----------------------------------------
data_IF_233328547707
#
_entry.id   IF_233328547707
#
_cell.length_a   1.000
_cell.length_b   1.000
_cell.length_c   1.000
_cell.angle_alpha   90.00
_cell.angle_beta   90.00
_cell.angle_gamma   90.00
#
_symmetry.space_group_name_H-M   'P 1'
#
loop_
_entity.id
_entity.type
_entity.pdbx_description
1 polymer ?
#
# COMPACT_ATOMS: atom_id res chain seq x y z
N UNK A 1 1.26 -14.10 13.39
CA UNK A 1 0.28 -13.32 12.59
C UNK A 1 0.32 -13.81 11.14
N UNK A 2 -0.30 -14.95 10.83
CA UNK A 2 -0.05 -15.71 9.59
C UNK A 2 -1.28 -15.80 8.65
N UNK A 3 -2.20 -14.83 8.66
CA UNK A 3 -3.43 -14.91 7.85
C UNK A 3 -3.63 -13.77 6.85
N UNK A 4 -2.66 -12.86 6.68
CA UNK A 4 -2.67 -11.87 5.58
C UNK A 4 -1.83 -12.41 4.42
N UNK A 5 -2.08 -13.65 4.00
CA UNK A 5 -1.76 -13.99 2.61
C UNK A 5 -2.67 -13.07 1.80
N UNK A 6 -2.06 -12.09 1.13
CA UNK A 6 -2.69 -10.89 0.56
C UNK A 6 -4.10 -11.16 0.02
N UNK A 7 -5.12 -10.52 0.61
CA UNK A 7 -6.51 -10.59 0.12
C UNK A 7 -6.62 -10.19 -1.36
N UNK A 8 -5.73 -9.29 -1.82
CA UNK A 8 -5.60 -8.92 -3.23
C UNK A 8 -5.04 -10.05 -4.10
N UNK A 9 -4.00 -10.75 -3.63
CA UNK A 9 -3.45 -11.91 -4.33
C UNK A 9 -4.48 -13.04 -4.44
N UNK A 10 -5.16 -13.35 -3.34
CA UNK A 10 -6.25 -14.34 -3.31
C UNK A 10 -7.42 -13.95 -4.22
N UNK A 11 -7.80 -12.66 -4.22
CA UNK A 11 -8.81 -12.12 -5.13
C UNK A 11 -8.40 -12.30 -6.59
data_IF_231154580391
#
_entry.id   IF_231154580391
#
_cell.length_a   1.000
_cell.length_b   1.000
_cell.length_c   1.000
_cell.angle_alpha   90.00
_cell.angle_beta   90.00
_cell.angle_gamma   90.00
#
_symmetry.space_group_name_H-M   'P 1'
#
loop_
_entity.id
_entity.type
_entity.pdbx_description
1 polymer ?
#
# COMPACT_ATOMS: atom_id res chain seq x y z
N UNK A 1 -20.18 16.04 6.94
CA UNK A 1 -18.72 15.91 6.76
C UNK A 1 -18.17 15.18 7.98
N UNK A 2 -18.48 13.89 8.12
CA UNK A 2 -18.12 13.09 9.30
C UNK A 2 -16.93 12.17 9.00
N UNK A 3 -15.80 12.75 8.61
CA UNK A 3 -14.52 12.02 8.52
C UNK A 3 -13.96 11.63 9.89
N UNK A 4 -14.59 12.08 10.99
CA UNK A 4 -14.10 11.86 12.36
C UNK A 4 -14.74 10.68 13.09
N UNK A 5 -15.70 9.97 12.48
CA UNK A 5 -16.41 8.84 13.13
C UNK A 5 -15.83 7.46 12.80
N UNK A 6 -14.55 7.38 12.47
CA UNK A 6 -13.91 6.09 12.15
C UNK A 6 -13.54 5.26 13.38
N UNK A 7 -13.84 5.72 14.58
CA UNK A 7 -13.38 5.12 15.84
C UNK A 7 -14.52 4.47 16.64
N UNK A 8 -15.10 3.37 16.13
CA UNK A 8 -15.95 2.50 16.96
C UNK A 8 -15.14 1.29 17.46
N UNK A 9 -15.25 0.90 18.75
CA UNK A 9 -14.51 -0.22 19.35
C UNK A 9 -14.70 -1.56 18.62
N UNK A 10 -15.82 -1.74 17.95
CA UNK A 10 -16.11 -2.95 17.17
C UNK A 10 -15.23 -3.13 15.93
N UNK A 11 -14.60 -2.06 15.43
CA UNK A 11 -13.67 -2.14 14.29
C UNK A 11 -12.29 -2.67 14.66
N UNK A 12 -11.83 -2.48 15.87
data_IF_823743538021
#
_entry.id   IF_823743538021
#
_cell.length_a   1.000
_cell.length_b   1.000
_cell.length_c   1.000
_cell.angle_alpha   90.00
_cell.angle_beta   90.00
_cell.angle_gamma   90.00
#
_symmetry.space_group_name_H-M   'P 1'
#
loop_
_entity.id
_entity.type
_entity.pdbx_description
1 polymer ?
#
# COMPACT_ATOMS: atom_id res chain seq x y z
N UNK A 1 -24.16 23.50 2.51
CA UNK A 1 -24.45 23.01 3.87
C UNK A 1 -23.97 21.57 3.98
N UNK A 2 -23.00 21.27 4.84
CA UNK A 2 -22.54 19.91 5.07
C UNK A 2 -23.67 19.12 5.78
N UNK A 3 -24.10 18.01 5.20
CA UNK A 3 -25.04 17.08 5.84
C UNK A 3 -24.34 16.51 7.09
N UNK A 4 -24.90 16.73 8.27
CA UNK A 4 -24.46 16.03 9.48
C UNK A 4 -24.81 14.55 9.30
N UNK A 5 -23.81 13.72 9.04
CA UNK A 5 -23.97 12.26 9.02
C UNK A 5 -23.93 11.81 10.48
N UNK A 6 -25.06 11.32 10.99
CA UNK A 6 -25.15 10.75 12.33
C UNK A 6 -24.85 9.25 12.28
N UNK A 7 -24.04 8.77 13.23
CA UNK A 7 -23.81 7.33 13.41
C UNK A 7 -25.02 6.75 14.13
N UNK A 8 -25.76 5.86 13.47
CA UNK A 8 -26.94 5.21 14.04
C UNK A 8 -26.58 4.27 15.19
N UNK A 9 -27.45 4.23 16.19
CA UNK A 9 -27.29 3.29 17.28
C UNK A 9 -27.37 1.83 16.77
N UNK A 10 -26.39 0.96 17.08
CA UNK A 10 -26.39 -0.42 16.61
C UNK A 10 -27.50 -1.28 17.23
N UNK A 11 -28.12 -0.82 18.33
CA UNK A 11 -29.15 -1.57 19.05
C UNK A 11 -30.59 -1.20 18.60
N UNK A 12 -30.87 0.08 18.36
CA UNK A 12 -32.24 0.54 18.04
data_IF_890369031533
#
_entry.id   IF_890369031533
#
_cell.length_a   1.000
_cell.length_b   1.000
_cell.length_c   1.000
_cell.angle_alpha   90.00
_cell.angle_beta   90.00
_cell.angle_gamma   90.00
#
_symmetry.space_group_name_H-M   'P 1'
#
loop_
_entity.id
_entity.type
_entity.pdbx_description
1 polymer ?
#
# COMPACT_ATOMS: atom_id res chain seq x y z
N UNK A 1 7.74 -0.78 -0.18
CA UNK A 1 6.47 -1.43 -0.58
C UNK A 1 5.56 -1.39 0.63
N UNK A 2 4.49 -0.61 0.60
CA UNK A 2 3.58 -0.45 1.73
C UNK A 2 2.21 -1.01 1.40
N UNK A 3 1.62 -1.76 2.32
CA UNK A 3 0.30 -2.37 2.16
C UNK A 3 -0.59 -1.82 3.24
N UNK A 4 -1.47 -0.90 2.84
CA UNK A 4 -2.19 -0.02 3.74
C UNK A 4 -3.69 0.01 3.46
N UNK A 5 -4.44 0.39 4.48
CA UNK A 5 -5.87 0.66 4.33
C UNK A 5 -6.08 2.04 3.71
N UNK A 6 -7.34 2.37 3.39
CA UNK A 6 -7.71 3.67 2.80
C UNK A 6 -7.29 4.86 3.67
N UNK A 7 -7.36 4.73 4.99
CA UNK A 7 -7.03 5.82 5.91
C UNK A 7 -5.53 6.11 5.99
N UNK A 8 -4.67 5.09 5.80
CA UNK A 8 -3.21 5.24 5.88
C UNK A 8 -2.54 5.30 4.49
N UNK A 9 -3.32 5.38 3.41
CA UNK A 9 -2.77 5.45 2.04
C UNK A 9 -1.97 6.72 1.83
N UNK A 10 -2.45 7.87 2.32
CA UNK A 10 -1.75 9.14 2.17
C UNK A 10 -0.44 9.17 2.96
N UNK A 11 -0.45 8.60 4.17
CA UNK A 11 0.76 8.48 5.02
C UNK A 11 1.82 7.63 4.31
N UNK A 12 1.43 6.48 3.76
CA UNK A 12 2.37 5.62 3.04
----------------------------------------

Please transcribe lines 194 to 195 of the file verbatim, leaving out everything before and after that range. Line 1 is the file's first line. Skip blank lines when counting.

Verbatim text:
C UNK A 4 -3.69 0.01 3.46
N UNK A 5 -4.44 0.39 4.48